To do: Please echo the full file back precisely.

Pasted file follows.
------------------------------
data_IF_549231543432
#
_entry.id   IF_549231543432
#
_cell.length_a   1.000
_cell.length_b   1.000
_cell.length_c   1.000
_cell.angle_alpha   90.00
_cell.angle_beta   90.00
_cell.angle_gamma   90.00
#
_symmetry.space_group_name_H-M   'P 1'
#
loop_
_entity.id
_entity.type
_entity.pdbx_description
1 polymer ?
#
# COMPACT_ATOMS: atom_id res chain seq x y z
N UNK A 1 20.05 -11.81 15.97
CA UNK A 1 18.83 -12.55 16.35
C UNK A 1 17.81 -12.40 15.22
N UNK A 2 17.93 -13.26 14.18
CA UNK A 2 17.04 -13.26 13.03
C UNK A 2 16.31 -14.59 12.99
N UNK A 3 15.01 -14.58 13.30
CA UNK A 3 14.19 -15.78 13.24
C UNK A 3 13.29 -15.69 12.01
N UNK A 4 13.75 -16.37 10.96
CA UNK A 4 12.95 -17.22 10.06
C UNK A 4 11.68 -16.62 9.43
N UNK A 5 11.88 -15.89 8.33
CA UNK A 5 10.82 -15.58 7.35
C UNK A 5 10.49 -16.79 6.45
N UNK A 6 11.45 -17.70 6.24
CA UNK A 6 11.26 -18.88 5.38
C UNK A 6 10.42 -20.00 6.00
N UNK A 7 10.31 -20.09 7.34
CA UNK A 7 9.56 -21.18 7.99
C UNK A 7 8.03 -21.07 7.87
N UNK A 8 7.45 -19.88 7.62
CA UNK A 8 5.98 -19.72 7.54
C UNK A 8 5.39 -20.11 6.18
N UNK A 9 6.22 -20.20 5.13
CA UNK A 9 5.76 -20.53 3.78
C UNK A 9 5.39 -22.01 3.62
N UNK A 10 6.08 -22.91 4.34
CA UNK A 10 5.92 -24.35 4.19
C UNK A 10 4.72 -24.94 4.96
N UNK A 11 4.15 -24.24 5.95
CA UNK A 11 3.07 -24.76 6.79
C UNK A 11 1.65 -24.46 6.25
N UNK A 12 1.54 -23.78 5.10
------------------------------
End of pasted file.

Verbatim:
data_IF_549231543432
#
_entry.id   IF_549231543432
#
_cell.length_a   1.000
_cell.length_b   1.000
_cell.length_c   1.000
_cell.angle_alpha   90.00
_cell.angle_beta   90.00
_cell.angle_gamma   90.00
#
_symmetry.space_group_name_H-M   'P 1'
#
loop_
_entity.id
_entity.type
_entity.pdbx_description
1 polymer ?
#
# COMPACT_ATOMS: atom_id res chain seq x y z
N UNK A 1 20.05 -11.81 15.97
CA UNK A 1 18.83 -12.55 16.35
C UNK A 1 17.81 -12.40 15.22
N UNK A 2 17.93 -13.26 14.18
CA UNK A 2 17.04 -13.26 13.03
C UNK A 2 16.31 -14.59 12.99
N UNK A 3 15.01 -14.58 13.30
CA UNK A 3 14.19 -15.78 13.24
C UNK A 3 13.29 -15.69 12.01
N UNK A 4 13.75 -16.37 10.96
CA UNK A 4 12.95 -17.22 10.06
C UNK A 4 11.68 -16.62 9.43
N UNK A 5 11.88 -15.89 8.33
CA UNK A 5 10.82 -15.58 7.35
C UNK A 5 10.49 -16.79 6.45
N UNK A 6 11.45 -17.70 6.24
CA UNK A 6 11.26 -18.88 5.38
C UNK A 6 10.42 -20.00 6.00
N UNK A 7 10.31 -20.09 7.34
CA UNK A 7 9.56 -21.18 7.99
C UNK A 7 8.03 -21.07 7.87
N UNK A 8 7.45 -19.88 7.62
CA UNK A 8 5.98 -19.72 7.54
C UNK A 8 5.39 -20.11 6.18
N UNK A 9 6.22 -20.20 5.13
CA UNK A 9 5.76 -20.53 3.78
C UNK A 9 5.39 -22.01 3.62
N UNK A 10 6.08 -22.91 4.34
CA UNK A 10 5.92 -24.35 4.19
C UNK A 10 4.72 -24.94 4.96
N UNK A 11 4.15 -24.24 5.95
CA UNK A 11 3.07 -24.76 6.79
C UNK A 11 1.65 -24.46 6.25
N UNK A 12 1.54 -23.78 5.10